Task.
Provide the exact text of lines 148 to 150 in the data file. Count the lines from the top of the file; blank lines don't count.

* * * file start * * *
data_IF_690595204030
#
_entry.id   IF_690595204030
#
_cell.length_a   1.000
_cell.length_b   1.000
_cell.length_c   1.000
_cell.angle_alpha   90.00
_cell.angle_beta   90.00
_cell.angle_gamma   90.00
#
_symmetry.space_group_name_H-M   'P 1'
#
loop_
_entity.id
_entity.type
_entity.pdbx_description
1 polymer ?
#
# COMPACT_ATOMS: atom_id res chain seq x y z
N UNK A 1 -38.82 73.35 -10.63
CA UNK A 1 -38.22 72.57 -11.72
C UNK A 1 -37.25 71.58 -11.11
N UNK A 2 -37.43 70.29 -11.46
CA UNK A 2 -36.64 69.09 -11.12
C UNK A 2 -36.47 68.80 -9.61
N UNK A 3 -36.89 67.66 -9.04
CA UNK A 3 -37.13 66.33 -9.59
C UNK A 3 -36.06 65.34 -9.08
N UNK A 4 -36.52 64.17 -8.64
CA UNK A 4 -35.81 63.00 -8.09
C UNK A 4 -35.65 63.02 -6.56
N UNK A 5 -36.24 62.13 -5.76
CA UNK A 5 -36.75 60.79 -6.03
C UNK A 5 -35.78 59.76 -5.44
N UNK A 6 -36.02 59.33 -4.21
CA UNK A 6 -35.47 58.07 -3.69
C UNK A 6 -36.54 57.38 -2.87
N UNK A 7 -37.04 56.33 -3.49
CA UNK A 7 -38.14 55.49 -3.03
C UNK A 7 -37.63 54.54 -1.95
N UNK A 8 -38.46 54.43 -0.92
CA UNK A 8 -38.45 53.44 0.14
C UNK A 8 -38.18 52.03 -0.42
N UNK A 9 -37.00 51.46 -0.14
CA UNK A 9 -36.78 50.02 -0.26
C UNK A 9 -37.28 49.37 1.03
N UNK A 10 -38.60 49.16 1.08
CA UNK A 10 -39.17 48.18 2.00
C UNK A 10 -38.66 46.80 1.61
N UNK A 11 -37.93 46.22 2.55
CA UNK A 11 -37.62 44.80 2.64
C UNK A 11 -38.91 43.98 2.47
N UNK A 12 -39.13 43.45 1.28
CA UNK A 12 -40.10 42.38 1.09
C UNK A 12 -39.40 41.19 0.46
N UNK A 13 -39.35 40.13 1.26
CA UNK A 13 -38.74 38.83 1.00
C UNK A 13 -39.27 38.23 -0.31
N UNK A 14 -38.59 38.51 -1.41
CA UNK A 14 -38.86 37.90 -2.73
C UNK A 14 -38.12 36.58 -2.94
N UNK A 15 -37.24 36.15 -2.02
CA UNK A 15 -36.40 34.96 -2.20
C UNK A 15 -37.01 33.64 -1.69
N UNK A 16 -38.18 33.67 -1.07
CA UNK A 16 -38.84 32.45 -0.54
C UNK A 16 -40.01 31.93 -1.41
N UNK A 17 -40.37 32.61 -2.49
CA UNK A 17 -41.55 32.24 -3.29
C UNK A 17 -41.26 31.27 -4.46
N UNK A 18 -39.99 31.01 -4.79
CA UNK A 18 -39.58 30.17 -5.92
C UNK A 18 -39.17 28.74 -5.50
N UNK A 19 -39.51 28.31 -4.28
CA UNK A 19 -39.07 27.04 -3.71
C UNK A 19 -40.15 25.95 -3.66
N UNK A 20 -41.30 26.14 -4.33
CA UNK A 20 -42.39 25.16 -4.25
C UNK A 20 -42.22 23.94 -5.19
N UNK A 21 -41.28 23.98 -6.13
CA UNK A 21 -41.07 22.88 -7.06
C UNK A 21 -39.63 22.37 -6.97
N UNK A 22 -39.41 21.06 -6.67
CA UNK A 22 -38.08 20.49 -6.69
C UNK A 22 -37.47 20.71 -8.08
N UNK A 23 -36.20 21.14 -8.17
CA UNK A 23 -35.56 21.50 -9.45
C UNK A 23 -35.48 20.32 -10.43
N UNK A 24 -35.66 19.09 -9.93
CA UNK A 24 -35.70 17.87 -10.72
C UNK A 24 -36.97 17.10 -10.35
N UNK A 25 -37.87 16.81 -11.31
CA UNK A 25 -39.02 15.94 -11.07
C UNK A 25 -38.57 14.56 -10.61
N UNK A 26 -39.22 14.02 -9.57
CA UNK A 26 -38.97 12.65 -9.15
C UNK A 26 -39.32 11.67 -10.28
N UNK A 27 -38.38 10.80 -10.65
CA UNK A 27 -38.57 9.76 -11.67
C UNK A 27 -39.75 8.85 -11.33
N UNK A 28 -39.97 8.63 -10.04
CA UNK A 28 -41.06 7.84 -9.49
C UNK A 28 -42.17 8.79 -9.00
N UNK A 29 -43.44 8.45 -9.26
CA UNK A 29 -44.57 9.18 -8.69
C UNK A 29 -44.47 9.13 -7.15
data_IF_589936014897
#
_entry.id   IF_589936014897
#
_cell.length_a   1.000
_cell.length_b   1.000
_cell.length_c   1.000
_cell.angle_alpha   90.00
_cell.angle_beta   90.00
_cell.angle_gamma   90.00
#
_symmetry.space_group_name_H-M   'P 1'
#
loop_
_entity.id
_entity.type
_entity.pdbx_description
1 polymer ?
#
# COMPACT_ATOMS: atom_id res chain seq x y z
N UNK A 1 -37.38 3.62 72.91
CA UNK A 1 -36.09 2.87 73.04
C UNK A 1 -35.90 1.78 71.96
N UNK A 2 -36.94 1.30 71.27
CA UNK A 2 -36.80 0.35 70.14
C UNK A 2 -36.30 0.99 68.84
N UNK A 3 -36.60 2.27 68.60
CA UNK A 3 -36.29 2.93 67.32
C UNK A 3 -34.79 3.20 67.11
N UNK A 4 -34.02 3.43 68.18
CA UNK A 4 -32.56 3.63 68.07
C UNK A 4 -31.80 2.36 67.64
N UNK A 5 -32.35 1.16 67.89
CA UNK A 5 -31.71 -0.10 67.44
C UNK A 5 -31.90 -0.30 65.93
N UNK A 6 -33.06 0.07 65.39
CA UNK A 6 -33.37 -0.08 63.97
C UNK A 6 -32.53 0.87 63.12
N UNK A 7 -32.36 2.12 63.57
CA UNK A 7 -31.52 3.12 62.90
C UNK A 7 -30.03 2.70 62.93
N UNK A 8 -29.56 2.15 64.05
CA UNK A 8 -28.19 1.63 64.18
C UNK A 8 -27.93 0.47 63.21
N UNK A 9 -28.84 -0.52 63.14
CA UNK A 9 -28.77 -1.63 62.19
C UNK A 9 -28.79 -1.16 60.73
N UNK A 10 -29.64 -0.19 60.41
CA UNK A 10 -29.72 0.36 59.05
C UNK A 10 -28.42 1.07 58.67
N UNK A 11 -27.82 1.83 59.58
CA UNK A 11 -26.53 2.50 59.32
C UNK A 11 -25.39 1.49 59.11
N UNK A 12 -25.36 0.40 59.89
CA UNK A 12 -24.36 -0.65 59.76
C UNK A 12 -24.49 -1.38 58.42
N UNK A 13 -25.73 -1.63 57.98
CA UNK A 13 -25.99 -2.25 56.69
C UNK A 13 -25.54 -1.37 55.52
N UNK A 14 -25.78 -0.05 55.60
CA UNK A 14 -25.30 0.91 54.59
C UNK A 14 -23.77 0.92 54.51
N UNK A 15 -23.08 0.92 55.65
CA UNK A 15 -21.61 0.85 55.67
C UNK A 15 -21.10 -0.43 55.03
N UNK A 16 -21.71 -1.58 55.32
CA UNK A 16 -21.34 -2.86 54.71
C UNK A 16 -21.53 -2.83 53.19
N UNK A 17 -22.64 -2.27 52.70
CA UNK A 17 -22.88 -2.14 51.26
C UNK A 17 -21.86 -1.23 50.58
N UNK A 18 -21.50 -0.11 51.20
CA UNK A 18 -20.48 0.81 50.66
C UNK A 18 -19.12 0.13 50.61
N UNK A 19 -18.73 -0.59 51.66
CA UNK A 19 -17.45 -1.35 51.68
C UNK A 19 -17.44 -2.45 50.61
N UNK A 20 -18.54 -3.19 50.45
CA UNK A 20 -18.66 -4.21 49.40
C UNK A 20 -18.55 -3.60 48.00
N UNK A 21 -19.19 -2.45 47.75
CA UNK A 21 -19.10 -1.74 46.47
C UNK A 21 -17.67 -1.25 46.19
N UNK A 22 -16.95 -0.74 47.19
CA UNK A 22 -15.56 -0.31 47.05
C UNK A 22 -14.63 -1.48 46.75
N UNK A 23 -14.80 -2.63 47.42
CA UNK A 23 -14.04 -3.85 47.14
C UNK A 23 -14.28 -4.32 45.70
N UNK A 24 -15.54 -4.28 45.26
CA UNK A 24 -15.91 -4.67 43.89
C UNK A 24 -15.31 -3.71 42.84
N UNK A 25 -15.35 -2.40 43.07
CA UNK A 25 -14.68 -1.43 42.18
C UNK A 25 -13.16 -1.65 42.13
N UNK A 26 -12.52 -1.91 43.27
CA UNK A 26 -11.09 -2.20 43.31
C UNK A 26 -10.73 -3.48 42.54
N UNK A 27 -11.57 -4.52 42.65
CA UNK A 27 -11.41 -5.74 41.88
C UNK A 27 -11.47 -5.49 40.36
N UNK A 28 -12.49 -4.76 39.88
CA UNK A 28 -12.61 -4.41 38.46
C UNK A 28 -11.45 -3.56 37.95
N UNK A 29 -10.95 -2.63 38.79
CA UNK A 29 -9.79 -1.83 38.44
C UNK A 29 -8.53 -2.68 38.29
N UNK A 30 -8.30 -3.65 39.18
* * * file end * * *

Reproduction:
C UNK A 7 -30.03 2.70 62.93
N UNK A 8 -29.56 2.15 64.05
CA UNK A 8 -28.19 1.63 64.18